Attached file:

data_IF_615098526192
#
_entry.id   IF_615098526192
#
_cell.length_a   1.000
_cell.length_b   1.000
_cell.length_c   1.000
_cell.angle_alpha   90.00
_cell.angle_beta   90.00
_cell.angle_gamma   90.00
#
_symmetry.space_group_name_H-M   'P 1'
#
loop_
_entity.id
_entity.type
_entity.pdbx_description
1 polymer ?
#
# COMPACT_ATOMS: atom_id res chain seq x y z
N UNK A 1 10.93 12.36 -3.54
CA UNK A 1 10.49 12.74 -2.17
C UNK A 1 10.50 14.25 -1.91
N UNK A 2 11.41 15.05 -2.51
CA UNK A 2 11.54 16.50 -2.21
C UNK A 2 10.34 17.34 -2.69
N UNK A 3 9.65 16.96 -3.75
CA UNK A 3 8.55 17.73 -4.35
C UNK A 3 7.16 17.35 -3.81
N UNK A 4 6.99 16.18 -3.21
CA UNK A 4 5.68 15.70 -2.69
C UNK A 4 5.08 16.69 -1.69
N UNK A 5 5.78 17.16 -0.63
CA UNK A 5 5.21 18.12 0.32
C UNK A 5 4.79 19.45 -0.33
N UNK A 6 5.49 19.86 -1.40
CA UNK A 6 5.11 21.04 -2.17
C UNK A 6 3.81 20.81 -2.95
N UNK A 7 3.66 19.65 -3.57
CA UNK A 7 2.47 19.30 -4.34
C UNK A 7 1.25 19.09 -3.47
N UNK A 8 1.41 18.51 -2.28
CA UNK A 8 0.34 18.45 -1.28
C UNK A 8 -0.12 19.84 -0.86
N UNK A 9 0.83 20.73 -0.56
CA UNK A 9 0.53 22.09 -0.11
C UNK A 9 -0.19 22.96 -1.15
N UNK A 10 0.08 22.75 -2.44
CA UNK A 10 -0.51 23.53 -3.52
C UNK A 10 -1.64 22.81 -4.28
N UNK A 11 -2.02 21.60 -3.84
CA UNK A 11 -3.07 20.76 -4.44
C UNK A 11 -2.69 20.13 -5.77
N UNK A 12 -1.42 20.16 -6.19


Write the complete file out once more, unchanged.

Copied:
data_IF_615098526192
#
_entry.id   IF_615098526192
#
_cell.length_a   1.000
_cell.length_b   1.000
_cell.length_c   1.000
_cell.angle_alpha   90.00
_cell.angle_beta   90.00
_cell.angle_gamma   90.00
#
_symmetry.space_group_name_H-M   'P 1'
#
loop_
_entity.id
_entity.type
_entity.pdbx_description
1 polymer ?
#
# COMPACT_ATOMS: atom_id res chain seq x y z
N UNK A 1 10.93 12.36 -3.54
CA UNK A 1 10.49 12.74 -2.17
C UNK A 1 10.50 14.25 -1.91
N UNK A 2 11.41 15.05 -2.51
CA UNK A 2 11.54 16.50 -2.21
C UNK A 2 10.34 17.34 -2.69
N UNK A 3 9.65 16.96 -3.75
CA UNK A 3 8.55 17.73 -4.35
C UNK A 3 7.16 17.35 -3.81
N UNK A 4 6.99 16.18 -3.21
CA UNK A 4 5.68 15.70 -2.69
C UNK A 4 5.08 16.69 -1.69
N UNK A 5 5.78 17.16 -0.63
CA UNK A 5 5.21 18.12 0.32
C UNK A 5 4.79 19.45 -0.33
N UNK A 6 5.49 19.86 -1.40
CA UNK A 6 5.11 21.04 -2.17
C UNK A 6 3.81 20.81 -2.95
N UNK A 7 3.66 19.65 -3.57
CA UNK A 7 2.47 19.30 -4.34
C UNK A 7 1.25 19.09 -3.47
N UNK A 8 1.41 18.51 -2.28
CA UNK A 8 0.34 18.45 -1.28
C UNK A 8 -0.12 19.84 -0.86
N UNK A 9 0.83 20.73 -0.56
CA UNK A 9 0.53 22.09 -0.11
C UNK A 9 -0.19 22.96 -1.15
N UNK A 10 0.08 22.75 -2.44
CA UNK A 10 -0.51 23.53 -3.52
C UNK A 10 -1.64 22.81 -4.28
N UNK A 11 -2.02 21.60 -3.84
CA UNK A 11 -3.07 20.76 -4.44
C UNK A 11 -2.69 20.13 -5.77
N UNK A 12 -1.42 20.16 -6.19